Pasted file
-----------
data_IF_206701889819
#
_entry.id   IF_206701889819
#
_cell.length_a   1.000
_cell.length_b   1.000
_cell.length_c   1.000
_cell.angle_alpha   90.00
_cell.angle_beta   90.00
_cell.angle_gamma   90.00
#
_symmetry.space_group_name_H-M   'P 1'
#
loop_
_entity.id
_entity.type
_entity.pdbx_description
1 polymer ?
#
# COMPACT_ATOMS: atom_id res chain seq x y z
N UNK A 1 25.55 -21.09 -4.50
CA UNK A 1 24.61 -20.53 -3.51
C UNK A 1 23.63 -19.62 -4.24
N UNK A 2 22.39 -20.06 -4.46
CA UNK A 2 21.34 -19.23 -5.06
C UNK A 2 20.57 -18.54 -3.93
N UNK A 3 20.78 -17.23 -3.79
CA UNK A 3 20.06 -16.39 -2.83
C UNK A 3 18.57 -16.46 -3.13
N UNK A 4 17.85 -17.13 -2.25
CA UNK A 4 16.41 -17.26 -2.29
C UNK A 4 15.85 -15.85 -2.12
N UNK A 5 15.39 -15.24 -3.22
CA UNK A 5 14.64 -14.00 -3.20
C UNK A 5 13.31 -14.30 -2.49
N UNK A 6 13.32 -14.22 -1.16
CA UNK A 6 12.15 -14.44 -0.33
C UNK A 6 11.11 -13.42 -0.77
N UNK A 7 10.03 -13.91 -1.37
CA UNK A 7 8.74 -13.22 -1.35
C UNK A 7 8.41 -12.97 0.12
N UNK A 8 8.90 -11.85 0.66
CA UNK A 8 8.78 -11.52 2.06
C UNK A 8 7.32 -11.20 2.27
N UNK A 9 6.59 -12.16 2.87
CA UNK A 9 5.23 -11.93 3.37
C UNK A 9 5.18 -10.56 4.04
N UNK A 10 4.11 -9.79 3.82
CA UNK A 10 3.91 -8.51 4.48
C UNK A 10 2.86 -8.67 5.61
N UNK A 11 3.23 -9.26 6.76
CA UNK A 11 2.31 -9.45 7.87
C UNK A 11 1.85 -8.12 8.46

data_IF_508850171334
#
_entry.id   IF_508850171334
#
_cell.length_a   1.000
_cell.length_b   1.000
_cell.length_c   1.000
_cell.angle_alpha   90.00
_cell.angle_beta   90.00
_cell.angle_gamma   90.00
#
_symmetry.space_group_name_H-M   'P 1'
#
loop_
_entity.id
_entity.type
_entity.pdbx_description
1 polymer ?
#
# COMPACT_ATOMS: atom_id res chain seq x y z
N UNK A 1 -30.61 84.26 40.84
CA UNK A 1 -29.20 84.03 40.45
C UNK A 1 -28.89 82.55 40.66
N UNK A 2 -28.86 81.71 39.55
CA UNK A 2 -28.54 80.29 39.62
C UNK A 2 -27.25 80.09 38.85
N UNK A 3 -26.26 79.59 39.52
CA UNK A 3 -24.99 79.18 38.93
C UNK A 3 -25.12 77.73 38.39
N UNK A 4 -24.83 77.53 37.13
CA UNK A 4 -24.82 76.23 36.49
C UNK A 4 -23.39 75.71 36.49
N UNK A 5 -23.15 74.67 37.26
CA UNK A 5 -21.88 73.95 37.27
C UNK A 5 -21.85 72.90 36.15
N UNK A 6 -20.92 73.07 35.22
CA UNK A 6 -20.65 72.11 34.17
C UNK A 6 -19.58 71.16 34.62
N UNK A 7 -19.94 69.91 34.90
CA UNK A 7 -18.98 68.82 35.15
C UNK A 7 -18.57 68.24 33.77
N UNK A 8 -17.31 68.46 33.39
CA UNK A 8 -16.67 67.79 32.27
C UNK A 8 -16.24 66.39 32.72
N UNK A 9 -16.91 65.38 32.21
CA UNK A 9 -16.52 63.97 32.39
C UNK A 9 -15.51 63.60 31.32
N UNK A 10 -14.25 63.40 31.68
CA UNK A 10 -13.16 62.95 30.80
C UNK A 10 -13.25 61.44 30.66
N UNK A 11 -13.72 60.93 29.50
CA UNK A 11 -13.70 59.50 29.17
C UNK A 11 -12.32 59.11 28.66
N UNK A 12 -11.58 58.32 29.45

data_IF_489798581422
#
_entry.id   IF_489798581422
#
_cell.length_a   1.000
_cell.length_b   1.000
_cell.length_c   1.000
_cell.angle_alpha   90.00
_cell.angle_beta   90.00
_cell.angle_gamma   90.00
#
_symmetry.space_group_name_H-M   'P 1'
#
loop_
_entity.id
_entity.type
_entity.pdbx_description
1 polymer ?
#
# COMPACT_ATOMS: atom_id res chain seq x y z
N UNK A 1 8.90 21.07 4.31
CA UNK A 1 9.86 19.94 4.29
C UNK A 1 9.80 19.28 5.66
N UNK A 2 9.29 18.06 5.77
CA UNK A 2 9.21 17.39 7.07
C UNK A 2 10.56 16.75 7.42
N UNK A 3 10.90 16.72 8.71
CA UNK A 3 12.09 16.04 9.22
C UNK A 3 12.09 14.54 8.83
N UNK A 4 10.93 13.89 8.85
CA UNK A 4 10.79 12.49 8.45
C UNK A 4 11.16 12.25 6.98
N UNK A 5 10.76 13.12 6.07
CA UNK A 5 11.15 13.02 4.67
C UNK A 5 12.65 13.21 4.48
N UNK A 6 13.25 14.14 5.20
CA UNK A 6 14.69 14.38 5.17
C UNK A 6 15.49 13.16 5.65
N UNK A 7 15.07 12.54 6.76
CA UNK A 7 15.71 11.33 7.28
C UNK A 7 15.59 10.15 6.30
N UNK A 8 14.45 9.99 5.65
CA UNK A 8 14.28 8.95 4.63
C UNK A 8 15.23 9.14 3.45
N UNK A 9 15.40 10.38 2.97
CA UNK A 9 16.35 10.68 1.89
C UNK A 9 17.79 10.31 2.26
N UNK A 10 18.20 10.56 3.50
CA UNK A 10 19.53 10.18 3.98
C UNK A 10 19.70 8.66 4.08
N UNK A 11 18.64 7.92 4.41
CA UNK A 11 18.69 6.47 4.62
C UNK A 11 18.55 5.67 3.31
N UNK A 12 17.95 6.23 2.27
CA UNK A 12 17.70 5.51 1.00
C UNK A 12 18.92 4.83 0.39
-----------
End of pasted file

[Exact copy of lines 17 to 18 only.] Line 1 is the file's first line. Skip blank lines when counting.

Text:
_entity.pdbx_description
1 polymer ?